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Water softener operation: here we explain how water softeners and similar water conditioners work, types of water softeners, and the basics of what water softener controls are present and what they do. How water softeners work, methods to remove minerals from home water supply.
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Conventional ion-exchange water softeners used to remove minerals from "hard" water in buildings usually use salt in an ion-exchange process, swapping in sodium ions (salt) and causing calcium and magnesium to precipitate out of the building water supply (and to collect in the water softener).
[Click to enlarge any image or table]
Definition of "hard water": Hard water is generally taken to mean water containing minerals over 121 mc (micrograms) per liter of water, or over 7 grains of hardness per gallon.
Salt in the brine tank (red arrow in our photo at left) is used to place a charge of salt molecules in the resin tank (green arrow). During a regen cycle (explained below) under control of a timer or on some systems more advanced systems that actually monitor the mineral level in the water supply.
Resin inside the water softener treatment tank (green arrow in our photo) contains salt molecules which are brought into contact with building water as it passes through the softener. The "resin" is made of tiny plastic beads of zeolite which are coated with salt or potassium ions. (Ions are molecules that have an electrical charge.)
As hard water which is to be treated flows through the resin or treatment tank (tan arrow in our photo at left) containing the salt-coated zeolite resin beads, salt molecules (NaCl) on the bead surface are "swapped" into the water displacing other mineral molecules that we're trying to remove from the water, such as Calcium (Ca or CaCO3) or Magnesium (Mg) that clog up pipes and create other problems. The Ca or Mg ions stick to the resin beads where they have replaced the NaCL.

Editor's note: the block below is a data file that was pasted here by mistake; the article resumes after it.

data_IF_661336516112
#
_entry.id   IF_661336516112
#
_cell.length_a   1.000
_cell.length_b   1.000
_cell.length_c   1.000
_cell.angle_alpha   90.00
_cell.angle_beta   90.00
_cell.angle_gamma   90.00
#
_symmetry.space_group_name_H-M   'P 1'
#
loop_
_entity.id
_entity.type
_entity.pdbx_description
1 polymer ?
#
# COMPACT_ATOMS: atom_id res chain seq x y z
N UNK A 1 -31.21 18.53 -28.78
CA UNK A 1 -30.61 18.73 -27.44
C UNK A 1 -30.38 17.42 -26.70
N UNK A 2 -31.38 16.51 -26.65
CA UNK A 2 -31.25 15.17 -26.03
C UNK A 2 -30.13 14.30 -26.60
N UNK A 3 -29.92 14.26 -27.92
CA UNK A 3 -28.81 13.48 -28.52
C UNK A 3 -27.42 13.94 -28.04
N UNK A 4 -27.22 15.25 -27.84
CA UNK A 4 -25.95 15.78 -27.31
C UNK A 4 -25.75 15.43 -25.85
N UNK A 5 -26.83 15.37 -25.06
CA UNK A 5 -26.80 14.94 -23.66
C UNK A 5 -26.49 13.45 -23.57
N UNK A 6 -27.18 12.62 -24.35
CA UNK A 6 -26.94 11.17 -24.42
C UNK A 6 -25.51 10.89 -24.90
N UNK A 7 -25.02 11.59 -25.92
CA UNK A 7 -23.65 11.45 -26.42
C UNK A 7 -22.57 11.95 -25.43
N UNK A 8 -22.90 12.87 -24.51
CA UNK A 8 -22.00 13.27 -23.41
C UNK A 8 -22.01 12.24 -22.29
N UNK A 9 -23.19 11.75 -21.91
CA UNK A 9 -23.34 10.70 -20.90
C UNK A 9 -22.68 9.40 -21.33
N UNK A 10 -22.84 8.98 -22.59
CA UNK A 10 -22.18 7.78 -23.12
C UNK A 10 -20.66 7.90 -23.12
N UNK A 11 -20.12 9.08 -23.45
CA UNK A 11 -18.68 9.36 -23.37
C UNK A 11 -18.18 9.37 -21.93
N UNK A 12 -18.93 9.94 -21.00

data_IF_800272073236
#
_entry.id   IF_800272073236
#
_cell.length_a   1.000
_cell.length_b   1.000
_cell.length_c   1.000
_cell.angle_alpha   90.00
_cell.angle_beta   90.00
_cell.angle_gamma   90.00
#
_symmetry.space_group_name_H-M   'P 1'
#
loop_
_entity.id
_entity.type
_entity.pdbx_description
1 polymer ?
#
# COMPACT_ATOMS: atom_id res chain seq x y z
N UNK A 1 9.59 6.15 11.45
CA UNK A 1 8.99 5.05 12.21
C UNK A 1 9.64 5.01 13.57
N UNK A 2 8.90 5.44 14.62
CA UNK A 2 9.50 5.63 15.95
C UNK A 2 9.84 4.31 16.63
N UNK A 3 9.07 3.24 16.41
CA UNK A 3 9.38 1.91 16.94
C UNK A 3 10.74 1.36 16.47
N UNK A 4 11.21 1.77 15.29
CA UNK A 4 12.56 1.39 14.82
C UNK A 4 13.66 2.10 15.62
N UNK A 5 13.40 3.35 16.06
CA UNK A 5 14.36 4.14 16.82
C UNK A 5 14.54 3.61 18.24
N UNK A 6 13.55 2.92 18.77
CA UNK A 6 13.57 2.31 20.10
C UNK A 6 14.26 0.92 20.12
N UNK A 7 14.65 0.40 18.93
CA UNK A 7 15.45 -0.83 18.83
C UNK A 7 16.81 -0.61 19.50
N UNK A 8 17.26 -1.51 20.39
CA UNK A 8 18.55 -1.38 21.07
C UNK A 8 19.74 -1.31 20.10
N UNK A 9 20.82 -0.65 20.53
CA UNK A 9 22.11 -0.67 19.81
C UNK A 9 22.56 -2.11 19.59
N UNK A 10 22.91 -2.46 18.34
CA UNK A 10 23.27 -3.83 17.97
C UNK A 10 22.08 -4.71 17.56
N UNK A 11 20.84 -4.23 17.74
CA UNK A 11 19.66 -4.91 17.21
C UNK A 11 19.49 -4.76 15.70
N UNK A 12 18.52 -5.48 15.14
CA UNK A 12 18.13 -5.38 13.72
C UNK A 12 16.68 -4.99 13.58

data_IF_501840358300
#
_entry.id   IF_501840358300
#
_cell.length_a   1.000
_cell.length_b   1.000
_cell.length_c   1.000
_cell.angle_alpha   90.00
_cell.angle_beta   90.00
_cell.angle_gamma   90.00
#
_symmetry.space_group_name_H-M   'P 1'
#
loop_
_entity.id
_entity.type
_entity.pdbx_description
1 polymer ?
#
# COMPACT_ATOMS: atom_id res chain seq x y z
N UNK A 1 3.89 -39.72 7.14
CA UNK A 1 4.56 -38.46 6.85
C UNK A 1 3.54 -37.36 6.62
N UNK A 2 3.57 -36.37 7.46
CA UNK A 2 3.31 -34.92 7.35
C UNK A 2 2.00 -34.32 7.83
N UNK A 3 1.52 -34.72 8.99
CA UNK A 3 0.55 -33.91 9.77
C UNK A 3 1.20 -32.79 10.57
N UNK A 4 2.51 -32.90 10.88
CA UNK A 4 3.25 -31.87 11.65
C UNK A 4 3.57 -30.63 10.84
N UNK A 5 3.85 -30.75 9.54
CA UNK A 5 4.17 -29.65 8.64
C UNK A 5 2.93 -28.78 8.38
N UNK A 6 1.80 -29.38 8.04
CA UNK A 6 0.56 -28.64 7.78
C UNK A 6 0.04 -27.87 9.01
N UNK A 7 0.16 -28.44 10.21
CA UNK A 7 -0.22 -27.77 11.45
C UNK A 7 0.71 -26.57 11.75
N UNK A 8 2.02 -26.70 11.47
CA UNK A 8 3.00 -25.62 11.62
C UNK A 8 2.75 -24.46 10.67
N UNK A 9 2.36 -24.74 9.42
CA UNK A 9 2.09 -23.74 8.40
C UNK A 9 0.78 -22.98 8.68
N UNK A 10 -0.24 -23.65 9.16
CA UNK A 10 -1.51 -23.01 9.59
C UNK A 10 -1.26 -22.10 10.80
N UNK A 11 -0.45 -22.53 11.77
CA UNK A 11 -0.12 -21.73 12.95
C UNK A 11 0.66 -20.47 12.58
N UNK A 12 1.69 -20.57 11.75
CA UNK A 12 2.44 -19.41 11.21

The resulting "conditioned water" or "soft water" (blue arrow in our photo at above left) flows out of the treatment tank and into the building for use.
In sum, during that contact time as your building water passes through salty resin inside the treatment tank, the ion-exchange occurs to soften the water.
Periodically the water softener needs to recharge itself, a step which is controlled either manually by the
homeowner or run automatically by a timer built into the water softener. Usually these steps involve pumping water backwards through the water softener and to a building drain, followed by
dissolving salt tablets or crystals in a nearby holding tank and pumping the new salty water into the softener.
The salty water passing back through the treatment tank has given up some of its salt to regenerate the resin beads there and it has picked up the un-wanted calcium and magnesium that were previously removed from the building water as it passed through the same tank earlier. The water used during the regeneration cycle gallons is discharged through a drain tube into an approved destination like a drywell.
How often a water softener needs to backwash and recharge itself depends on two factors: how much water is used in the building and how hard the water is.